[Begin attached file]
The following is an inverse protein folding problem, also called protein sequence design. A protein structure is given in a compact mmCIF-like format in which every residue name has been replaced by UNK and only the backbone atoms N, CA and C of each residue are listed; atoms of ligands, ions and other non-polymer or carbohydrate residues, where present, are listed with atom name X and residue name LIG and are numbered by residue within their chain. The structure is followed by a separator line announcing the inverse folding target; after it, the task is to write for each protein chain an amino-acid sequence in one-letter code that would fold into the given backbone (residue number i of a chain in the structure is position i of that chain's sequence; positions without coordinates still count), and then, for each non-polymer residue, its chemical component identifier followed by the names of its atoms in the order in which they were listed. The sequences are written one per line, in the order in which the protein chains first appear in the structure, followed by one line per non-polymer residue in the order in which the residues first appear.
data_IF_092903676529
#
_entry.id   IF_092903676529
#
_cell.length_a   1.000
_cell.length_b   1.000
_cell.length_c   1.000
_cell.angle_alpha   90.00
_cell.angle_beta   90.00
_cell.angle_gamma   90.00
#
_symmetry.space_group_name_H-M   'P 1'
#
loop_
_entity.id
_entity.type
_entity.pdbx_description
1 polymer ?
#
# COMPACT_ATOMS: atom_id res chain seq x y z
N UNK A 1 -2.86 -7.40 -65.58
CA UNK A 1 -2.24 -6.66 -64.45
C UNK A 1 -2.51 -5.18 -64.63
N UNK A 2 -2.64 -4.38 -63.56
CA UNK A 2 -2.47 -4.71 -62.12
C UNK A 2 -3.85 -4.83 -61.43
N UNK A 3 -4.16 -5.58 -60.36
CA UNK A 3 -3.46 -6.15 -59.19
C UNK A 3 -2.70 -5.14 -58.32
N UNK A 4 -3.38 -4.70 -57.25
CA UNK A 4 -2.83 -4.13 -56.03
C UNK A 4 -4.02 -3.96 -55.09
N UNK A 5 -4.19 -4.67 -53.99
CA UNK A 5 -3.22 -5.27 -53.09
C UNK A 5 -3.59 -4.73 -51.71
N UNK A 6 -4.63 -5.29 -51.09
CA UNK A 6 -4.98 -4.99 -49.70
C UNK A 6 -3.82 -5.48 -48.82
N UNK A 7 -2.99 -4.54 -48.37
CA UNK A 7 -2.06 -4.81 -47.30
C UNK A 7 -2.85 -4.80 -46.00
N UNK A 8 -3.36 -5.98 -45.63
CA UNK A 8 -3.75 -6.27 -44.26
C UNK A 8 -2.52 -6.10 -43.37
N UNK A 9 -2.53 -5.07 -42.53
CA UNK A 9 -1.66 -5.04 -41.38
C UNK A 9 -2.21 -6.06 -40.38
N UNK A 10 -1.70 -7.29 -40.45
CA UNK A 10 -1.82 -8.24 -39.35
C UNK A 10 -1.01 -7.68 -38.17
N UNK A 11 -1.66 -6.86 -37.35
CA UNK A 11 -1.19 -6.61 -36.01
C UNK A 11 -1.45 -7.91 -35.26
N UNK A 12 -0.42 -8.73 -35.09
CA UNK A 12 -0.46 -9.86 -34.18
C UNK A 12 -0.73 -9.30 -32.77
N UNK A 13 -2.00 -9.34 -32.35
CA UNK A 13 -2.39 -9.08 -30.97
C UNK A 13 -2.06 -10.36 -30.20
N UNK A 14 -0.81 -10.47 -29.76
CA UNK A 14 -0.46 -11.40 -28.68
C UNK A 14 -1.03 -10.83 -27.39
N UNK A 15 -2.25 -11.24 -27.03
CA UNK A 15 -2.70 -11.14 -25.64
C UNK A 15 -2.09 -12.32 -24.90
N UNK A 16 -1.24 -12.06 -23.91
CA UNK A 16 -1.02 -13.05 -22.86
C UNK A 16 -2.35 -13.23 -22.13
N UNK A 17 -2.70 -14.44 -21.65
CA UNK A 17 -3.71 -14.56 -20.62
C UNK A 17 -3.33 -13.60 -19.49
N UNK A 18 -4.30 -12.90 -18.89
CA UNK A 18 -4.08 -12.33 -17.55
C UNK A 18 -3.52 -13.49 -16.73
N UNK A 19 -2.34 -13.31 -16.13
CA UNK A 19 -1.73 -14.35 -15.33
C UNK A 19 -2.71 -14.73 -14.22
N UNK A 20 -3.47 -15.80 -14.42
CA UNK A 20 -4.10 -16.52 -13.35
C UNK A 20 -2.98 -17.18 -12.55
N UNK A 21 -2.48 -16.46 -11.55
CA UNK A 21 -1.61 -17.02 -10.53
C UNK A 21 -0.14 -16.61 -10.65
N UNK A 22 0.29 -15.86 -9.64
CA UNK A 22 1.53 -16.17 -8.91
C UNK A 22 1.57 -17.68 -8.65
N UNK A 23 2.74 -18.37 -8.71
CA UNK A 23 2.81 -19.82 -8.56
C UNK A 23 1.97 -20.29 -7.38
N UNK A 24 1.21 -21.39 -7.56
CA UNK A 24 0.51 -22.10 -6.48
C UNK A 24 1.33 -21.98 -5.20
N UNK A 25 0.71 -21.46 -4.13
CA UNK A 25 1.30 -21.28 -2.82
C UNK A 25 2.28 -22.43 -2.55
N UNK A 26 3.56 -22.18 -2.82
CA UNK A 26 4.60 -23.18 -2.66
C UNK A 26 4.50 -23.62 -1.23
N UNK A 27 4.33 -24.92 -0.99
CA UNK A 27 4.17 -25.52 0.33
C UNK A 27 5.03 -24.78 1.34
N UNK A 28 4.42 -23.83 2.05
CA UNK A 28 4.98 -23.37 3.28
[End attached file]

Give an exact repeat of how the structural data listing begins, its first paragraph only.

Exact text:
The following is an inverse protein folding problem, also called protein sequence design. A protein structure is given in a compact mmCIF-like format in which every residue name has been replaced by UNK and only the backbone atoms N, CA and C of each residue are listed; atoms of ligands, ions and other non-polymer or carbohydrate residues, where present, are listed with atom name X and residue name LIG and are numbered by residue within their chain. The structure is followed by a separator line announcing the inverse folding target; after it, the task is to write for each protein chain an amino-acid sequence in one-letter code that would fold into the given backbone (residue number i of a chain in the structure is position i of that chain's sequence; positions without coordinates still count), and then, for each non-polymer residue, its chemical component identifier followed by the names of its atoms in the order in which they were listed. The sequences are written one per line, in the order in which the protein chains first appear in the structure, followed by one line per non-polymer residue in the order in which the residues first appear.